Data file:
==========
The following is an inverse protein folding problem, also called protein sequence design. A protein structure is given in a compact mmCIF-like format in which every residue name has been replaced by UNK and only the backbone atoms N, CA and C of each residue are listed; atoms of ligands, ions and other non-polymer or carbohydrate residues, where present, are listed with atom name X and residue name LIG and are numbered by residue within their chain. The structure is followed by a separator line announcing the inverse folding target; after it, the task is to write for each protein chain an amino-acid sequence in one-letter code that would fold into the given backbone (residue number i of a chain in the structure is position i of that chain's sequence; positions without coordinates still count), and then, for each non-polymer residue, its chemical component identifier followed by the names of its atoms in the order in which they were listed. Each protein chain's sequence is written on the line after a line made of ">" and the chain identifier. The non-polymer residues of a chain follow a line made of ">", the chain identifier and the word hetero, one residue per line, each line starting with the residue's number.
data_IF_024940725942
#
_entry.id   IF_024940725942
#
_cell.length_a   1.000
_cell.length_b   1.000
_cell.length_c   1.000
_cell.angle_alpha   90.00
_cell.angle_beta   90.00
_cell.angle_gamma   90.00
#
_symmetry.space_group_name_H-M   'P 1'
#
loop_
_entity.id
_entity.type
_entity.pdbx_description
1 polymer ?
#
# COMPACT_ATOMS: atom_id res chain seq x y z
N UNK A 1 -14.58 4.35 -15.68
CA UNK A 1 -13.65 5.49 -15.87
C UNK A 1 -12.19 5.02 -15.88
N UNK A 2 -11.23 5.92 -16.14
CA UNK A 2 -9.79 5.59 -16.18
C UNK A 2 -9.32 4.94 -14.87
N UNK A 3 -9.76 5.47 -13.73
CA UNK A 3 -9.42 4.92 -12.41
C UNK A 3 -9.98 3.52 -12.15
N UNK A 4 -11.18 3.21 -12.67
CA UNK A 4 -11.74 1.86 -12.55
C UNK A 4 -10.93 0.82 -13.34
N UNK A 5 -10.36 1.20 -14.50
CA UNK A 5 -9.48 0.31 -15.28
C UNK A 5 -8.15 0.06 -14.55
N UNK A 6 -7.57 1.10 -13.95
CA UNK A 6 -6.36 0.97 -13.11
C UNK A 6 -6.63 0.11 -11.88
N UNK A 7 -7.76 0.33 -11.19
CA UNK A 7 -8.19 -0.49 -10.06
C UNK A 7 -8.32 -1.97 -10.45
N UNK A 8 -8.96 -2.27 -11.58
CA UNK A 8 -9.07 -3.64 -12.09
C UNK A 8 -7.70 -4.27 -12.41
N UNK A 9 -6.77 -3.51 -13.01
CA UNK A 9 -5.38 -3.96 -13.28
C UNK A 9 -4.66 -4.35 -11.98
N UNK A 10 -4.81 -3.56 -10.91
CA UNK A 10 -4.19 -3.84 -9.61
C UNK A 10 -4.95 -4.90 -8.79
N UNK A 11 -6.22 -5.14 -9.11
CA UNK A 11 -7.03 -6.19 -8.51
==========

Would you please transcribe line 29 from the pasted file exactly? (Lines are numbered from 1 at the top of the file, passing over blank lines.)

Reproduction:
CA UNK A 3 -9.42 4.92 -12.41